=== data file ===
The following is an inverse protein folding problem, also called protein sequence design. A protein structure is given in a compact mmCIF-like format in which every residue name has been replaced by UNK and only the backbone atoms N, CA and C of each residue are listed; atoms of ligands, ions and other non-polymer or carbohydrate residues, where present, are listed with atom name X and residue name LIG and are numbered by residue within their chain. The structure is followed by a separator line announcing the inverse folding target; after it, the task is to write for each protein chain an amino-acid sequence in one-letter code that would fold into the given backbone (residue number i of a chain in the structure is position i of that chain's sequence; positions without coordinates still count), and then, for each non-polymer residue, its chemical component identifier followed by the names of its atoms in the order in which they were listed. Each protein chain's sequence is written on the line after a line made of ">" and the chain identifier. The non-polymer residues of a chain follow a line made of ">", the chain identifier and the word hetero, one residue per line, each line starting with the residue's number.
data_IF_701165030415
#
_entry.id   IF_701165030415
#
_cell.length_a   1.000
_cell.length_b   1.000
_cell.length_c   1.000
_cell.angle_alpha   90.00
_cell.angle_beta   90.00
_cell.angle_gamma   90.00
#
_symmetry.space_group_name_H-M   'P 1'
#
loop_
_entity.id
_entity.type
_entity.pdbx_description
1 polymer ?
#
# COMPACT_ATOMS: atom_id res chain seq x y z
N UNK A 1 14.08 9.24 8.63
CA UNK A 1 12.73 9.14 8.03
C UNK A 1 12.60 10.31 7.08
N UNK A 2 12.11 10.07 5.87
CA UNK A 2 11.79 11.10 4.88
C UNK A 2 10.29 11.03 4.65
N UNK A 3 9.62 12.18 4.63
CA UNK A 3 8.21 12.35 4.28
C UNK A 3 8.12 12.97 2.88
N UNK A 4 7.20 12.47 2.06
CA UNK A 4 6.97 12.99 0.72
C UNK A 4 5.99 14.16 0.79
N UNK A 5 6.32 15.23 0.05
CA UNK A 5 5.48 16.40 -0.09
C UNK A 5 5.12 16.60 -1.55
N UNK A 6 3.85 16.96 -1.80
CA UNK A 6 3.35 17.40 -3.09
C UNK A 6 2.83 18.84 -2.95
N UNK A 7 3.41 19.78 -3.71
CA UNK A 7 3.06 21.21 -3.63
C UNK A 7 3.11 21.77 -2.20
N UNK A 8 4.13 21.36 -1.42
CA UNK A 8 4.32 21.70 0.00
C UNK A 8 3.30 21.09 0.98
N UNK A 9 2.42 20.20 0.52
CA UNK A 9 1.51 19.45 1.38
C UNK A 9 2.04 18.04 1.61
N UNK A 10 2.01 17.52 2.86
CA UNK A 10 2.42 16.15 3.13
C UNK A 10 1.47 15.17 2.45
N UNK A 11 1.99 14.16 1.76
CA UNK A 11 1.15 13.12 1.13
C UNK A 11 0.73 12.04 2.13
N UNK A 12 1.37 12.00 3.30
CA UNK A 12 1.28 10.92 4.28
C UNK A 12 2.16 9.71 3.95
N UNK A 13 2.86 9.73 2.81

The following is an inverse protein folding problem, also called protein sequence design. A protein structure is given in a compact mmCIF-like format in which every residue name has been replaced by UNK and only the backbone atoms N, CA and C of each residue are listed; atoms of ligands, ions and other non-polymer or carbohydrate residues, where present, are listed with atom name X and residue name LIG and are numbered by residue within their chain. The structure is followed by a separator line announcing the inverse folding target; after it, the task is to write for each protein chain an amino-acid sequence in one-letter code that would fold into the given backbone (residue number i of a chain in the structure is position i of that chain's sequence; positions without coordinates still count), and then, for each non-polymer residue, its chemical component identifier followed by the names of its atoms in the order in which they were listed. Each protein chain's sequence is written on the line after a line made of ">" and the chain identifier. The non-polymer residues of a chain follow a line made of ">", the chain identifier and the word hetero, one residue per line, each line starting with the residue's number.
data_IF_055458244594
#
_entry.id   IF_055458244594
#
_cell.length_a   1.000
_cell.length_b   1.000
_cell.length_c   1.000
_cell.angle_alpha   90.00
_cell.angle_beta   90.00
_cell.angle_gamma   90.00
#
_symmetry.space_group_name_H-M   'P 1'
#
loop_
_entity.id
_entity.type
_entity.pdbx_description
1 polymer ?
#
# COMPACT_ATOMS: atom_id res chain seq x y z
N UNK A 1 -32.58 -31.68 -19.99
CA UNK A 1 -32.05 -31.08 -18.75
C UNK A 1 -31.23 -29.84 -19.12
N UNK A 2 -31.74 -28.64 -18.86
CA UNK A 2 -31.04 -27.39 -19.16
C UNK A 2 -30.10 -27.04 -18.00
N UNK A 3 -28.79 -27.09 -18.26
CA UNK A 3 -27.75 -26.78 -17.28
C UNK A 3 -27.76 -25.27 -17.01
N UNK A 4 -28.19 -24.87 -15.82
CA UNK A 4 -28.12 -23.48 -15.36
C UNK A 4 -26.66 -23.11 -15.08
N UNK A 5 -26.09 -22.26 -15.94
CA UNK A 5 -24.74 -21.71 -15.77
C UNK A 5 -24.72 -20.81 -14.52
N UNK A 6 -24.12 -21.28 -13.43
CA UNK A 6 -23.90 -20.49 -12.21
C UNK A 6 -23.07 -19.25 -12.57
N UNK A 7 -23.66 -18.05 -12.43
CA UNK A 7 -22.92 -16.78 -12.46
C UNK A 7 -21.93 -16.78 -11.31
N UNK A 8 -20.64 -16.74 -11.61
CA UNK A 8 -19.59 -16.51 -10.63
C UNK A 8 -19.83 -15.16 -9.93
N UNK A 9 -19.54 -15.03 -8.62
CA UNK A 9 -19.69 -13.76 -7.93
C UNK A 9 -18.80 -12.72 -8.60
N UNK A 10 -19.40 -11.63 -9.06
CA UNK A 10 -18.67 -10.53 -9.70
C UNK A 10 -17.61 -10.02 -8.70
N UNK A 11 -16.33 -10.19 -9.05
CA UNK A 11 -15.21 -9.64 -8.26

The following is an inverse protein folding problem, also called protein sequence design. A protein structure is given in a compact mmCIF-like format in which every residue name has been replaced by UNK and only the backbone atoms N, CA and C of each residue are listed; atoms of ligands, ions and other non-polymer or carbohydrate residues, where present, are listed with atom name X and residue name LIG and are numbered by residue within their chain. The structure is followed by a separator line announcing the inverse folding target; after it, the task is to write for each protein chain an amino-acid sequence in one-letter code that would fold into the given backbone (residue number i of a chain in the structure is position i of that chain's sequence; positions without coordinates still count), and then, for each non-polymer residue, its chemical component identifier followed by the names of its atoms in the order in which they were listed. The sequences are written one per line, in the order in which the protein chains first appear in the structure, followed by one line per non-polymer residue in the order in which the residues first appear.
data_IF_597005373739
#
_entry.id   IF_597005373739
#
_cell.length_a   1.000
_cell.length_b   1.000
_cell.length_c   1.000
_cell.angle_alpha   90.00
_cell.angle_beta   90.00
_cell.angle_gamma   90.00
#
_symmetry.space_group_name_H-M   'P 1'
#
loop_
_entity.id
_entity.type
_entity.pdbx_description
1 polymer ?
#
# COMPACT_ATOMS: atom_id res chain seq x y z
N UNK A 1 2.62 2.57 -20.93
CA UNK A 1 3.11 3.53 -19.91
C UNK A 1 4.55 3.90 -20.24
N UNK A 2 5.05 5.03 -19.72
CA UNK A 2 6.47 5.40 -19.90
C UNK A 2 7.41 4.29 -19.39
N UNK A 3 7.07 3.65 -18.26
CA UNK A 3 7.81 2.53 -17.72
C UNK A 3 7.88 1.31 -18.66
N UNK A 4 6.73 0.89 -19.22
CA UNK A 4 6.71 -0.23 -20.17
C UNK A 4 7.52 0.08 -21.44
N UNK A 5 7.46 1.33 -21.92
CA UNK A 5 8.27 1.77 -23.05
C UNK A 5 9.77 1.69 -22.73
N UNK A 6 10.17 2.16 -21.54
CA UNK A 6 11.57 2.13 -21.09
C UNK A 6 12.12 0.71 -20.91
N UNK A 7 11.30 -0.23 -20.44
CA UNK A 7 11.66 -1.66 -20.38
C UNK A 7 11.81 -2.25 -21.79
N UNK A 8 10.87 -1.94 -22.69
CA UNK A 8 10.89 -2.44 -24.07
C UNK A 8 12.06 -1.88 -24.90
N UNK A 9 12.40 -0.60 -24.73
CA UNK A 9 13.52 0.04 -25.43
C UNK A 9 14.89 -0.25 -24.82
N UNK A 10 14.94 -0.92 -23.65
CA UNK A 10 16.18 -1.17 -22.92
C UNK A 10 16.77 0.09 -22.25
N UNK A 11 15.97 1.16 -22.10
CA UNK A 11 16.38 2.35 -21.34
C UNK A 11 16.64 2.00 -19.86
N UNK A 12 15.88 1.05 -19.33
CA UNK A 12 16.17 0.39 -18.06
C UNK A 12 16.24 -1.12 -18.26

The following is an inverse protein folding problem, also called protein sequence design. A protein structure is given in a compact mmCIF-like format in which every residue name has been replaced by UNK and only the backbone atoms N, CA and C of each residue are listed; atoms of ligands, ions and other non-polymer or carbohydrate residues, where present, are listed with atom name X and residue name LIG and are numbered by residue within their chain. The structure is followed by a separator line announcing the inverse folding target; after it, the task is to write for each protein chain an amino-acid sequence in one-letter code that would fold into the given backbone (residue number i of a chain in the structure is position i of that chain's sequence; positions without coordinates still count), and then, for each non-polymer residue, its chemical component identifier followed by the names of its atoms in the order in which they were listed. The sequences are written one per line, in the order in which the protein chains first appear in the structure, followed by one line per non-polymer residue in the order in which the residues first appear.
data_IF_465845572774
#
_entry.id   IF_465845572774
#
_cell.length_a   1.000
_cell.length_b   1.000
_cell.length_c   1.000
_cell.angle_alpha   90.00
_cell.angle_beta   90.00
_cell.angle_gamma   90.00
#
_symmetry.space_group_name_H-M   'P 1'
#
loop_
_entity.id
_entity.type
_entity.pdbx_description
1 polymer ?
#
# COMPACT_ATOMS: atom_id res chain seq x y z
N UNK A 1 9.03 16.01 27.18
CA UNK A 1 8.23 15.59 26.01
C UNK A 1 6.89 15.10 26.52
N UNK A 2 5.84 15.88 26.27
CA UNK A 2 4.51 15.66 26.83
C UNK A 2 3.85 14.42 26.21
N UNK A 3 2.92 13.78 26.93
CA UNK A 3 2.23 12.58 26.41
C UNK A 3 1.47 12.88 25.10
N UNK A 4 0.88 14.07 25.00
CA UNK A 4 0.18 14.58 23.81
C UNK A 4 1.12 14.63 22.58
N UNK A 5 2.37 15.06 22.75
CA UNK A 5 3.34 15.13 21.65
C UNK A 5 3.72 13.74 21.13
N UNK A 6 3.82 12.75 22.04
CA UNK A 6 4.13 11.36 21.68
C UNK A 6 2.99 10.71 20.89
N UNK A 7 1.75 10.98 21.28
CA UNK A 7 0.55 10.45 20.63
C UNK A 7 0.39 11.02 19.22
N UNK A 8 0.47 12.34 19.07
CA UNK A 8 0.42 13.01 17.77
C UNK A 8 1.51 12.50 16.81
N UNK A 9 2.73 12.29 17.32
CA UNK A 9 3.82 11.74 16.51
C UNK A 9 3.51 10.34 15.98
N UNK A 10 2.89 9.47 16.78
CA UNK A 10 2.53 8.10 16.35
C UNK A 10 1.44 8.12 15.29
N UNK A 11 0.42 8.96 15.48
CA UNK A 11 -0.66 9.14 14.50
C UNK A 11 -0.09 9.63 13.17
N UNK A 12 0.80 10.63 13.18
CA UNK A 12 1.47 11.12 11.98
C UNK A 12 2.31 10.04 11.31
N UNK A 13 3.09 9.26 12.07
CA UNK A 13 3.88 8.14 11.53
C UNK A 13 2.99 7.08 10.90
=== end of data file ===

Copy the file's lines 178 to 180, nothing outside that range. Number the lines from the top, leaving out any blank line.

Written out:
_cell.angle_beta   90.00
_cell.angle_gamma   90.00
#